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I have a Proxmox machine with 2 virtual machines running on it, and also two domains, let's say domainA.com and domainB.com. Both domains are pointing to the Proxmox public address and also I have set up nginx to reverse http traffic based on incoming domain name to each of the VMs.

network looks like this :

proxmox with nginx = #public IP# and 192.168.1.1, domainA.com = 192.168.1.2, domainB.com=192.168.1.3)

I also want to set up mail server on each of the VM and route incoming mail communication based on the domain name. For example when I receive mail with recipient test@domainA.com I want to forward the communication to 192.168.1.2, when I receive mail with recipient test@domainB.com I want to forward the communication to 192.168.1.3.

How can I achieve this? I was having trouble doing this with nginx and I am not sure this is going to work

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Mail protocols don't have any equivalent of HTTP's Host header on which the virtual hosting and reverse proxying is based.

Any "virtual mail hosting" is based on the simple fact you can integrate domain name into username of mail user. It is not possible to differentiate users by mail server hostname to which they connect, say, via SMTP or IMAP or anything; there is no place in the protocol other than username where domain name may be put into. A reverse proxy is therefore needs to know username, i.e. to perform authentication; but then this is not just a reverse proxy anymore.

Also I don't know any solutions which do analogous to SNI for mail protocols, so all mail "virtual hosts" could only use the same single SSL certificate of hosting server. This means, there is no way at all to use different mail server hostnames for different hosted domains, other that exist in the certificate (in the CN or SAN field).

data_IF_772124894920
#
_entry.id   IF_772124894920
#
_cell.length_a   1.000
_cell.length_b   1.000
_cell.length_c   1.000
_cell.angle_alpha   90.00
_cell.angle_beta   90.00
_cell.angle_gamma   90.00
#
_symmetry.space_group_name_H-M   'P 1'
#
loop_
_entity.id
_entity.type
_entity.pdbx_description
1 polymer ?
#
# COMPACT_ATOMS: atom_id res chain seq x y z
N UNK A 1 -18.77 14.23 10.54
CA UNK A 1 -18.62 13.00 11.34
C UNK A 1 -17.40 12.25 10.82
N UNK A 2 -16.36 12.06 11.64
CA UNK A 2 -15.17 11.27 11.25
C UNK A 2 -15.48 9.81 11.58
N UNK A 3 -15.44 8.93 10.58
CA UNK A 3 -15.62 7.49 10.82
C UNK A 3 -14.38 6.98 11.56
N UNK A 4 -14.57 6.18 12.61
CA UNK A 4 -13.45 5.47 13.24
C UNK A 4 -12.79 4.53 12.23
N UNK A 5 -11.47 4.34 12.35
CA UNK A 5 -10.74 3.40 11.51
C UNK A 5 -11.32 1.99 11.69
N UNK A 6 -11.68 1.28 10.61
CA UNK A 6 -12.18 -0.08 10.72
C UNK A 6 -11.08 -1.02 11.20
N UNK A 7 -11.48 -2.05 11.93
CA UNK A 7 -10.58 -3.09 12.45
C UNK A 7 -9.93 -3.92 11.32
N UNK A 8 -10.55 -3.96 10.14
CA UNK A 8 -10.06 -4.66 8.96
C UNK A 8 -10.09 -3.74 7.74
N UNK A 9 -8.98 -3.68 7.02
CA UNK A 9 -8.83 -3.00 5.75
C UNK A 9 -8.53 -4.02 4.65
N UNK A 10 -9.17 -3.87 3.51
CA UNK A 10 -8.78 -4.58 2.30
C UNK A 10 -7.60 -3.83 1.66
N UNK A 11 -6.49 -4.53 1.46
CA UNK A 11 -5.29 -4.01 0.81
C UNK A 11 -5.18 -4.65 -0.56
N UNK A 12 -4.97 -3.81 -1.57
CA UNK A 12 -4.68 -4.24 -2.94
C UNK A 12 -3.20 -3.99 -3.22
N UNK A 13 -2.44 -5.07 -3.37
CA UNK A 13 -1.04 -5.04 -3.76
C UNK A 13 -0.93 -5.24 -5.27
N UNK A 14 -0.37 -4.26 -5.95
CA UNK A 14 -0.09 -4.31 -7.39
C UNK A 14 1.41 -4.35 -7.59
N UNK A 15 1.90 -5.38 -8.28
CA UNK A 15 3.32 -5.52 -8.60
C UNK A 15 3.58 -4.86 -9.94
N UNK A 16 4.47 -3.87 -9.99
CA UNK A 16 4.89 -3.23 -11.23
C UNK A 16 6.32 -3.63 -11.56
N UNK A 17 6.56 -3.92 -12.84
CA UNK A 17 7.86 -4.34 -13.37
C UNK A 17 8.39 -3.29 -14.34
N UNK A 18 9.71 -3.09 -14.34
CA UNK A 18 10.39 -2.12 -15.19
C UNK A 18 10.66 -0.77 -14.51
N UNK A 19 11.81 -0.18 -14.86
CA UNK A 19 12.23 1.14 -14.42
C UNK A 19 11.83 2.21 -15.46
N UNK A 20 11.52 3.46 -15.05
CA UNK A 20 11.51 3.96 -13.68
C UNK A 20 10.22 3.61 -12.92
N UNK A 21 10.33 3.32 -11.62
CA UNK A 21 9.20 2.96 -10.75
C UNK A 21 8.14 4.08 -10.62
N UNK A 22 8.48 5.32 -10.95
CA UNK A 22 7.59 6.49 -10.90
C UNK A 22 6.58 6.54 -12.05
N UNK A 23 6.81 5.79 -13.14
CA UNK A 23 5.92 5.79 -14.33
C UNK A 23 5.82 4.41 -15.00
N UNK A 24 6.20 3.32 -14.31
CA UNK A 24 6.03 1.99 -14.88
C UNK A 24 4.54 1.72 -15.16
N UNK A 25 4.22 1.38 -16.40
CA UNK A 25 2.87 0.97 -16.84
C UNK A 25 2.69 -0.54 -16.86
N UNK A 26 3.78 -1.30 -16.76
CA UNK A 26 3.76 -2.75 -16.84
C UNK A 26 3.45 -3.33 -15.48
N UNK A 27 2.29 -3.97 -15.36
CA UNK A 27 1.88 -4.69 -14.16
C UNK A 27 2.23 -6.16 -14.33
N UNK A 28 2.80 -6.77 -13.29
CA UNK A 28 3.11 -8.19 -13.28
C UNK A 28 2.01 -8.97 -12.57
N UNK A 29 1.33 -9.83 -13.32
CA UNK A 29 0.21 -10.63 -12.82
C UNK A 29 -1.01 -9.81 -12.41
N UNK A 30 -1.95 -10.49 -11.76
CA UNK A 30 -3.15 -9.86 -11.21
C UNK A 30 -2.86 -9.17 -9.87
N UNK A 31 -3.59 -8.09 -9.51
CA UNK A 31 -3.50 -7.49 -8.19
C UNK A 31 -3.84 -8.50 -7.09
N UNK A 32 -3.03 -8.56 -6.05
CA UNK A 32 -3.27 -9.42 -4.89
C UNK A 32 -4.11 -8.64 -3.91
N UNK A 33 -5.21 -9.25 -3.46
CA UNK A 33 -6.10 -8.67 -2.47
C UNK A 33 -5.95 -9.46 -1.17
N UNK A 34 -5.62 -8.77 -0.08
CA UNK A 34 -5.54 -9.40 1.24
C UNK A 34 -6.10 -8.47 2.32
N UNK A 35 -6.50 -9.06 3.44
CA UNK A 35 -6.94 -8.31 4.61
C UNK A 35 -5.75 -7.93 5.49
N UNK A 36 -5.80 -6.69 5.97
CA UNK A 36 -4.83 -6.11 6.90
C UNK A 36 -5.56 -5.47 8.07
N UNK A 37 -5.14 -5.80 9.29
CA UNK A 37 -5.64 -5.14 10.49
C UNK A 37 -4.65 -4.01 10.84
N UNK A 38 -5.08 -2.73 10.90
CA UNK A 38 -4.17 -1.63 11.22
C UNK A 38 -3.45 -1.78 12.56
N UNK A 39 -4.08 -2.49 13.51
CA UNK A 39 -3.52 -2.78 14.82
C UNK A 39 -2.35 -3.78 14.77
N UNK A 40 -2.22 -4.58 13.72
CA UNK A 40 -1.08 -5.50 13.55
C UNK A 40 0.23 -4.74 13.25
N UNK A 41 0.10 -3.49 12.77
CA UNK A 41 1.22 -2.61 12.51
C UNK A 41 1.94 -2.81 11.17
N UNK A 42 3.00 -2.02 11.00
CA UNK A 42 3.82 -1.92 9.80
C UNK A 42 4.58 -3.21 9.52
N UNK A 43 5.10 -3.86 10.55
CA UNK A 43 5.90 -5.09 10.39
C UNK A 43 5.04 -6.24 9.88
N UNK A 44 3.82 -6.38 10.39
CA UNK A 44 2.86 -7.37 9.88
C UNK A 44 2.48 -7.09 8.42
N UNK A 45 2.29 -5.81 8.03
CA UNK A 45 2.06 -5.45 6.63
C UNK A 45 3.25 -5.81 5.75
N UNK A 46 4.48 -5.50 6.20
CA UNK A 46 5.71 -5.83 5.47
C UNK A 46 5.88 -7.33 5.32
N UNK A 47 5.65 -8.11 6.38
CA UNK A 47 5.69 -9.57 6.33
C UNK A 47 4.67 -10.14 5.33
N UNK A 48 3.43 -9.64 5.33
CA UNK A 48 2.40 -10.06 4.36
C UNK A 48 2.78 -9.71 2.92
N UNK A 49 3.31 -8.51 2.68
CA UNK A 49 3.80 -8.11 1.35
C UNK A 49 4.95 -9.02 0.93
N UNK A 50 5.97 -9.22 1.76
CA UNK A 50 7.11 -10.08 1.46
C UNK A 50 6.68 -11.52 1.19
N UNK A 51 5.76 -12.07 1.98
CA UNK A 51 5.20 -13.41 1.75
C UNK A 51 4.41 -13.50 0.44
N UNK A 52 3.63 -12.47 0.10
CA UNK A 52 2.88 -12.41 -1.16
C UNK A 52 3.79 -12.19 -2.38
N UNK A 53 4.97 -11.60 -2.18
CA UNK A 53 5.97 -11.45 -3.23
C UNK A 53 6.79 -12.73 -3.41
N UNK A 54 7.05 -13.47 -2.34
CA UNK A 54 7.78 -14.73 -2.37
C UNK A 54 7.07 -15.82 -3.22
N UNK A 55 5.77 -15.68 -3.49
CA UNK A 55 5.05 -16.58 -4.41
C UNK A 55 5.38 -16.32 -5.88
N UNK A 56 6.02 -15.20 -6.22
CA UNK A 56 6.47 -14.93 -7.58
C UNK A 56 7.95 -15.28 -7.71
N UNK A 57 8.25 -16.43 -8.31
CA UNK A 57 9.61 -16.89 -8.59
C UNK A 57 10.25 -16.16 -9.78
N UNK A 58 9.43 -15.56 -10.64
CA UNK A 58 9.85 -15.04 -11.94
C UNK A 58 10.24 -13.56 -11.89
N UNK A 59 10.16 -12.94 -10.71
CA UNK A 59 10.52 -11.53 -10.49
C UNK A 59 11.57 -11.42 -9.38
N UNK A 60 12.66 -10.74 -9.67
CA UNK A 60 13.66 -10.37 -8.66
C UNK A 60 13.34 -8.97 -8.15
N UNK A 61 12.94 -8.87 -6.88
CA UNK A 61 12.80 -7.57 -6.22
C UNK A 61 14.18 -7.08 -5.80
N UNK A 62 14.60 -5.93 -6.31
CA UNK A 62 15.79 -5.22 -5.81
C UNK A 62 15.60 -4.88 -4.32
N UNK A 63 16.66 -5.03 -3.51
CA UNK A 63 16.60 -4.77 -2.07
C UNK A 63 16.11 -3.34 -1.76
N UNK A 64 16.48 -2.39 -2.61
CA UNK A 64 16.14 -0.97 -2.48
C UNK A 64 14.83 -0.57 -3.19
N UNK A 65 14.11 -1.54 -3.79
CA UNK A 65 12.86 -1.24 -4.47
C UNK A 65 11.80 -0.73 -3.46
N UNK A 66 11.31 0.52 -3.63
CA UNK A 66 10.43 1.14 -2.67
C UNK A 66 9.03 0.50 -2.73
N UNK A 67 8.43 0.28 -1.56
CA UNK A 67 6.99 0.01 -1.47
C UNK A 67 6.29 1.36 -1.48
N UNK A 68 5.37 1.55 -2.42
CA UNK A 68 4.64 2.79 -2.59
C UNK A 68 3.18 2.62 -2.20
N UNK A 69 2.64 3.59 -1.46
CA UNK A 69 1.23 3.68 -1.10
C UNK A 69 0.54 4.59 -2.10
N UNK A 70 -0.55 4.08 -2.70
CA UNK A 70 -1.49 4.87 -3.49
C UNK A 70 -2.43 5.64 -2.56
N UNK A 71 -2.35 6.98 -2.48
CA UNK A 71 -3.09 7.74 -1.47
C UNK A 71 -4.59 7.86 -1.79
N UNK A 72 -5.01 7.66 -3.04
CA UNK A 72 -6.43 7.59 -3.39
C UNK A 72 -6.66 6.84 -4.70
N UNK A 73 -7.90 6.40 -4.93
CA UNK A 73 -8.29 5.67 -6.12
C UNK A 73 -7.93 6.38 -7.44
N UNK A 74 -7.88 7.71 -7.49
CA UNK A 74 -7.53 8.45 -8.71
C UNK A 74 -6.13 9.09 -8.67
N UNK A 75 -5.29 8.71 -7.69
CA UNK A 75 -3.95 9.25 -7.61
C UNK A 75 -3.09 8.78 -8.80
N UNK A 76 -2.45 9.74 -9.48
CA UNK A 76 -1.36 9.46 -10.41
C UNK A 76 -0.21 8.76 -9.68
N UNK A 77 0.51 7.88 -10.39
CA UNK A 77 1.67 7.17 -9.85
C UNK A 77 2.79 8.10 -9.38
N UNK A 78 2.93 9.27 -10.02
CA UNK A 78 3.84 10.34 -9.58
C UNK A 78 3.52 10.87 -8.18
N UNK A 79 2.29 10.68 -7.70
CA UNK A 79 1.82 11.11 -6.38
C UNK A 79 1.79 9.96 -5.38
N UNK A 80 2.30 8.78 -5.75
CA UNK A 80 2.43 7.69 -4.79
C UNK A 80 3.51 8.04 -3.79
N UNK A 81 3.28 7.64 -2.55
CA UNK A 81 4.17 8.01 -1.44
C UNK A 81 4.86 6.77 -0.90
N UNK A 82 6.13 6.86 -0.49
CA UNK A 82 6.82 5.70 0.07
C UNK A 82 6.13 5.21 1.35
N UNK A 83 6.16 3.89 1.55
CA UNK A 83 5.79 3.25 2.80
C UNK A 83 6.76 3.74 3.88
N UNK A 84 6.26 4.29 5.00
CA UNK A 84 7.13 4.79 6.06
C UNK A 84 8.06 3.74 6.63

For SMTP, a limited mimicking of reverse proxy is possible. With Postfix that might be done like this:

  1. Set up a "reverse proxy" system which will consider itself as a relay for both domains. For that, you need to add them into relay_domains setting in the main.cf. Of course, internet senders for both domains must be directed to that system (i.e. MX of all domains must be set to this relay host name).

You'd better give your relay a way to filter out undeliverable destinations. In other words, relay must always know the actual list of mailboxes on target servers. This is to reduce spam load and a probability of the backscatter (this is much more important than you might think!). For example, synchronize mailbox databases of end servers with it periodically and configure relay_recipient_maps on relay host. Remember what I said about "not just a reverse proxy"?

  1. Set up transport maps on this "reverse proxy", which will direct mail for each domain to appropriate settings. This includes adding lines to the /etc/postfix/transport file:
domainA.com smtp:[192.168.1.2]
domainB.com smtp:[192.168.1.3]

Square brackets direct Postfix to not to do MX lookup and use the specified address directly; it'll just connect there to port 25 to deliver mail. Then specify this file as transport_maps in main.cf (see Postfix docs how to do that correctly)

  1. Setup an MTA on the target hosts. They are configured as usual, except that you should specify the relay host as trusted, for antispam systems of those MTAs to trust its Received: header (you must not trust any Received: headers which were added by systems not under your control).
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  • Thank you very much for detailed answer, this might exactly be what I was looking for. Feb 18, 2021 at 14:00

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